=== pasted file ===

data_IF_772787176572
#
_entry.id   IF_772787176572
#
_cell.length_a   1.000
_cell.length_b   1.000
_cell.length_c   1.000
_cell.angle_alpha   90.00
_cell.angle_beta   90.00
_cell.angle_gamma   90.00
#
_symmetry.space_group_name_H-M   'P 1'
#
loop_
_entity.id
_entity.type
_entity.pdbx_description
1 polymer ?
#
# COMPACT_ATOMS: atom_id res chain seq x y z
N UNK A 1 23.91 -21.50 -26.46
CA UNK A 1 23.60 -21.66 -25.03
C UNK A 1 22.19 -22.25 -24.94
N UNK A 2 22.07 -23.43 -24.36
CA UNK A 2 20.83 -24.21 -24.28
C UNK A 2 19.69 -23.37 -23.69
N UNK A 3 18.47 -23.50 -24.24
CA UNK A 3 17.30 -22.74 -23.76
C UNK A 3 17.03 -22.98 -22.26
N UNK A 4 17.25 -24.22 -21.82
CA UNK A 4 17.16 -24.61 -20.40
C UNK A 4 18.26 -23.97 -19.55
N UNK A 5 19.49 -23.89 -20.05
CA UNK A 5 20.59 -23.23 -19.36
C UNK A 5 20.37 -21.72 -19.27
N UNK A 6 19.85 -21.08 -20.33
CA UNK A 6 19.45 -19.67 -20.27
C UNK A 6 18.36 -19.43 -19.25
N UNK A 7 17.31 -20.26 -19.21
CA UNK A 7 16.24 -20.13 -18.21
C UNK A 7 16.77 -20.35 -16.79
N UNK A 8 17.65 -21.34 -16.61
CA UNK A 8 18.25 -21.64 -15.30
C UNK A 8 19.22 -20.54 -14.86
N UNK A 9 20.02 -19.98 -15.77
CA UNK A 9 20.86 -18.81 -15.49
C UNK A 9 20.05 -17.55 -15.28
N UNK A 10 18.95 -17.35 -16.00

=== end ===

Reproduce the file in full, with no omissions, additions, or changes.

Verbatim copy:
data_IF_772787176572
#
_entry.id   IF_772787176572
#
_cell.length_a   1.000
_cell.length_b   1.000
_cell.length_c   1.000
_cell.angle_alpha   90.00
_cell.angle_beta   90.00
_cell.angle_gamma   90.00
#
_symmetry.space_group_name_H-M   'P 1'
#
loop_
_entity.id
_entity.type
_entity.pdbx_description
1 polymer ?
#
# COMPACT_ATOMS: atom_id res chain seq x y z
N UNK A 1 23.91 -21.50 -26.46
CA UNK A 1 23.60 -21.66 -25.03
C UNK A 1 22.19 -22.25 -24.94
N UNK A 2 22.07 -23.43 -24.36
CA UNK A 2 20.83 -24.21 -24.28
C UNK A 2 19.69 -23.37 -23.69
N UNK A 3 18.47 -23.50 -24.24
CA UNK A 3 17.30 -22.74 -23.76
C UNK A 3 17.03 -22.98 -22.26
N UNK A 4 17.25 -24.22 -21.82
CA UNK A 4 17.16 -24.61 -20.40
C UNK A 4 18.26 -23.97 -19.55
N UNK A 5 19.49 -23.89 -20.05
CA UNK A 5 20.59 -23.23 -19.36
C UNK A 5 20.37 -21.72 -19.27
N UNK A 6 19.85 -21.08 -20.33
CA UNK A 6 19.45 -19.67 -20.27
C UNK A 6 18.36 -19.43 -19.25
N UNK A 7 17.31 -20.26 -19.21
CA UNK A 7 16.24 -20.13 -18.21
C UNK A 7 16.77 -20.35 -16.79
N UNK A 8 17.65 -21.34 -16.61
CA UNK A 8 18.25 -21.64 -15.30
C UNK A 8 19.22 -20.54 -14.86
N UNK A 9 20.02 -19.98 -15.77
CA UNK A 9 20.86 -18.81 -15.49
C UNK A 9 20.05 -17.55 -15.28
N UNK A 10 18.95 -17.35 -16.00